James Haddrell, the artistic and executive director of Greenwich Theatre, gives his opinion on increasing theatre prices.
I cannot remember a time when political debate has dominated the media more than it has in recent months. Even the Brexit referendum itself failed to dominate the media as much as the “deal or no deal” debate that is now raging.
We could be forgiven for thinking that the work of our politicians has all but ceased in everything except Brexit negotiation. However, while this drags on, other political discussion does continue, and in the House of Lords last week a topic close to my heart was introduced by Liberal Democrat peer Patrick Boyle – a request for government to address the apparently prohibitive theatre ticket prices in the West End.
“London theatres are already becoming too expensive for many regular theatregoers,” he said, “and I hope the government will take this issue very seriously.
“As we all know, one of the many reasons that people come to London is its theatres, but they are gradually becoming too expensive for anyone to be able to attend major plays.”
I have written in this column before about ticket pricing for theatre. The annual ticket price survey conducted by The Stage in 2018 revealed that 20 out of 37 commercial shows in the West End had top-price tickets costing £100 or more. This year, top price tickets for Hamilton have reached £250, with Harry Potter and the Cursed Child charging £175 per part for top price tickets to a two-part show.
The argument will inevitably follow that audiences do not have to pay the top price to see a show and that a range of ticket prices are available.
Producers will regularly herald “£15 tickets at every performance” or similar, but the majority of shows offering that are selling restricted view, upper circle or both for that price. That’s £15 to be unable to see the show properly. I wouldn’t pay £6.99 for a novel where I couldn’t read every page, or £12.50 for a cinema ticket where I was sat behind a pillar, so why would I do that to go to the theatre?
I am not naïve about the costs involved in producing a West End show. These shows often have a weekly running cost of £250,000 and need to run for well over a year with sales above 60 per cent to stand a chance of repaying their investors.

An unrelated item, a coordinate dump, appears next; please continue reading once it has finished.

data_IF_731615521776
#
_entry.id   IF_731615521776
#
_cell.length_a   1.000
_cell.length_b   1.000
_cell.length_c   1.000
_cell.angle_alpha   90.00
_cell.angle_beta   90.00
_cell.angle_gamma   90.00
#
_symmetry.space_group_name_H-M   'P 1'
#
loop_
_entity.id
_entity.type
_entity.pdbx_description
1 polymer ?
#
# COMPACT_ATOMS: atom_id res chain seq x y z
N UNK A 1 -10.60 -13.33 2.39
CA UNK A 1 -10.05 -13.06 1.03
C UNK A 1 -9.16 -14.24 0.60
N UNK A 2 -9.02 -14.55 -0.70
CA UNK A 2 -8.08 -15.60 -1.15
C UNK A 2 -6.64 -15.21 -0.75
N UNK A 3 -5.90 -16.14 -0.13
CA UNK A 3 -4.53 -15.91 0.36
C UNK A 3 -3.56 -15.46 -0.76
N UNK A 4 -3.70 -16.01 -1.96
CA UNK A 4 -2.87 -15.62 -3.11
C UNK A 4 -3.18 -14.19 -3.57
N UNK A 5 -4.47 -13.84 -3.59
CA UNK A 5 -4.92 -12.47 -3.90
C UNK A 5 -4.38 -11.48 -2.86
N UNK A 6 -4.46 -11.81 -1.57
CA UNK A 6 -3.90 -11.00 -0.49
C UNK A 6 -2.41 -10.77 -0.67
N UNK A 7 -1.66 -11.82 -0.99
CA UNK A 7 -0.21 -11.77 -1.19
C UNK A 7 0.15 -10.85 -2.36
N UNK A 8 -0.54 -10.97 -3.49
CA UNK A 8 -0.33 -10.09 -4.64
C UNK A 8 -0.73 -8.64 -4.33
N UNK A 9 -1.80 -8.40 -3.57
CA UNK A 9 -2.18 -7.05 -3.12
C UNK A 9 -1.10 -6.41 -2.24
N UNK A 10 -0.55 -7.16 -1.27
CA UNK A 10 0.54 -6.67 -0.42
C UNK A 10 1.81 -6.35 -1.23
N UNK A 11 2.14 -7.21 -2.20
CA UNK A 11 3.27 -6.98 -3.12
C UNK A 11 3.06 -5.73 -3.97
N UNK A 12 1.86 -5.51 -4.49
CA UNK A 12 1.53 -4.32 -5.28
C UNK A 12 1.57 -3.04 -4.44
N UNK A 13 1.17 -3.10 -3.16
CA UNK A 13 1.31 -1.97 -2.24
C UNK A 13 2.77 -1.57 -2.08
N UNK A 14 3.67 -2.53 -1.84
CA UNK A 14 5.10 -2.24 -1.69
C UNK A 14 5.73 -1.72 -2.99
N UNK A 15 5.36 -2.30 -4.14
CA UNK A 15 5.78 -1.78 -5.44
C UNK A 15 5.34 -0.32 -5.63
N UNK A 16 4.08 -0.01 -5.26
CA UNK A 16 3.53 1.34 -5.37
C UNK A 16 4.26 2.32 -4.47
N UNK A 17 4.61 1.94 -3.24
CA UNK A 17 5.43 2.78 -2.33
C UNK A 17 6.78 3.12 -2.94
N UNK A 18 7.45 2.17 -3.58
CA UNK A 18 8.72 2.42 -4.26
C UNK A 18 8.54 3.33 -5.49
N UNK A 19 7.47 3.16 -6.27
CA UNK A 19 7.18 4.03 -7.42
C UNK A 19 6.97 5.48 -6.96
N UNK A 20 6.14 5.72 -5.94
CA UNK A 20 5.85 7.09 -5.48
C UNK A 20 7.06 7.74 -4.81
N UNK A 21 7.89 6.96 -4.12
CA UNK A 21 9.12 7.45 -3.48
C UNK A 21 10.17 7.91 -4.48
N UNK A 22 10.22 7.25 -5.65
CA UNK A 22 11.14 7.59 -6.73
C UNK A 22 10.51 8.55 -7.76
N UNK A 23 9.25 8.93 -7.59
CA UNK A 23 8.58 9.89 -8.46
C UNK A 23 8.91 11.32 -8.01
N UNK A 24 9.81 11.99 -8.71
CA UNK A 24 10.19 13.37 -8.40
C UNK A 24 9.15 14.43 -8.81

However, as difficult as it may be, in this industry we need to consider the future as much as we do the present. We seem able to understand environmental threats that will affect our children more than us and we moderate our behaviour accordingly. Should we not take the long view with theatre as well? If we don’t, we run the risk of a future where theatre has died out or become the rare preserve of the rich.
Many people consider a trip to the theatre too expensive, and if people are not attending now there is nothing to suggest that will change in the future. Then there are those people who save up and go to the West End to see a big show every couple of years. The industry can’t survive on those kind of intermittent visits. We need audiences to engage with theatre the way they do with cinema, for it to be economically accessible as a regular pastime.
The answer to making theatre successful and sustainable is not to increase prices to entice investors, but to decrease prices to entice audiences. Local theatre has a major place to play in that. If audiences are able to attend their local theatres on a more regular basis then theatre becomes a part of their regular leisure activity, and that is something that we strive to make possible at Greenwich Theatre.
Despite grant cuts of around 80 per cent in the past four years, we have not increased ticket prices to make audiences pay us the difference – by contrast, we have kept ticket prices low to encourage repeat visits.
Three visits at £15 per ticket is far better than one visit at £50 per ticket. If audiences can only access theatre very rarely, or never, then it is destined to die out. If they can attend regularly, then theatre has every chance of a bright future.